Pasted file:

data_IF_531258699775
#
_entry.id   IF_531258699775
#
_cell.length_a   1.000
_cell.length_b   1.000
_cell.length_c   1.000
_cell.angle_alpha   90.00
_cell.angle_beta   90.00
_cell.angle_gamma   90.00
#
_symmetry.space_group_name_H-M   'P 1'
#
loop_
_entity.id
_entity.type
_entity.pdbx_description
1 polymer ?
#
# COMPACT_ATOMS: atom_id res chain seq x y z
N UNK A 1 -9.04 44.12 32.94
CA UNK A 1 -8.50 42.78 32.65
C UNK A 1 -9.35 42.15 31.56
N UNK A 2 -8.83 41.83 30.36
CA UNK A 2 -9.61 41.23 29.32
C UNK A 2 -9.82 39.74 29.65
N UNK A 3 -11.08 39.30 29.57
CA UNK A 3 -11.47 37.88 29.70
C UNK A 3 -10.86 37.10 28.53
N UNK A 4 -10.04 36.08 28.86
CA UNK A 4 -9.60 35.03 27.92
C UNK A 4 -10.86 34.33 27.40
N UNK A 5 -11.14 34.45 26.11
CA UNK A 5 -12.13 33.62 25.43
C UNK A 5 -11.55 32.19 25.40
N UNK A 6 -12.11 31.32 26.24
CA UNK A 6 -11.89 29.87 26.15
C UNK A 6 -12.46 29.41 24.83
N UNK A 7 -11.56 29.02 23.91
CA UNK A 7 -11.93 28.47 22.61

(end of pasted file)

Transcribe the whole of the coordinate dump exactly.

data_IF_531258699775
#
_entry.id   IF_531258699775
#
_cell.length_a   1.000
_cell.length_b   1.000
_cell.length_c   1.000
_cell.angle_alpha   90.00
_cell.angle_beta   90.00
_cell.angle_gamma   90.00
#
_symmetry.space_group_name_H-M   'P 1'
#
loop_
_entity.id
_entity.type
_entity.pdbx_description
1 polymer ?
#
# COMPACT_ATOMS: atom_id res chain seq x y z
N UNK A 1 -9.04 44.12 32.94
CA UNK A 1 -8.50 42.78 32.65
C UNK A 1 -9.35 42.15 31.56
N UNK A 2 -8.83 41.83 30.36
CA UNK A 2 -9.61 41.23 29.32
C UNK A 2 -9.82 39.74 29.65
N UNK A 3 -11.08 39.30 29.57
CA UNK A 3 -11.47 37.88 29.70
C UNK A 3 -10.86 37.10 28.53
N UNK A 4 -10.04 36.08 28.86
CA UNK A 4 -9.60 35.03 27.92
C UNK A 4 -10.86 34.33 27.40
N UNK A 5 -11.14 34.45 26.11
CA UNK A 5 -12.13 33.62 25.43
C UNK A 5 -11.55 32.19 25.40
N UNK A 6 -12.11 31.32 26.24
CA UNK A 6 -11.89 29.87 26.15
C UNK A 6 -12.46 29.41 24.83
N UNK A 7 -11.56 29.02 23.91
CA UNK A 7 -11.93 28.47 22.61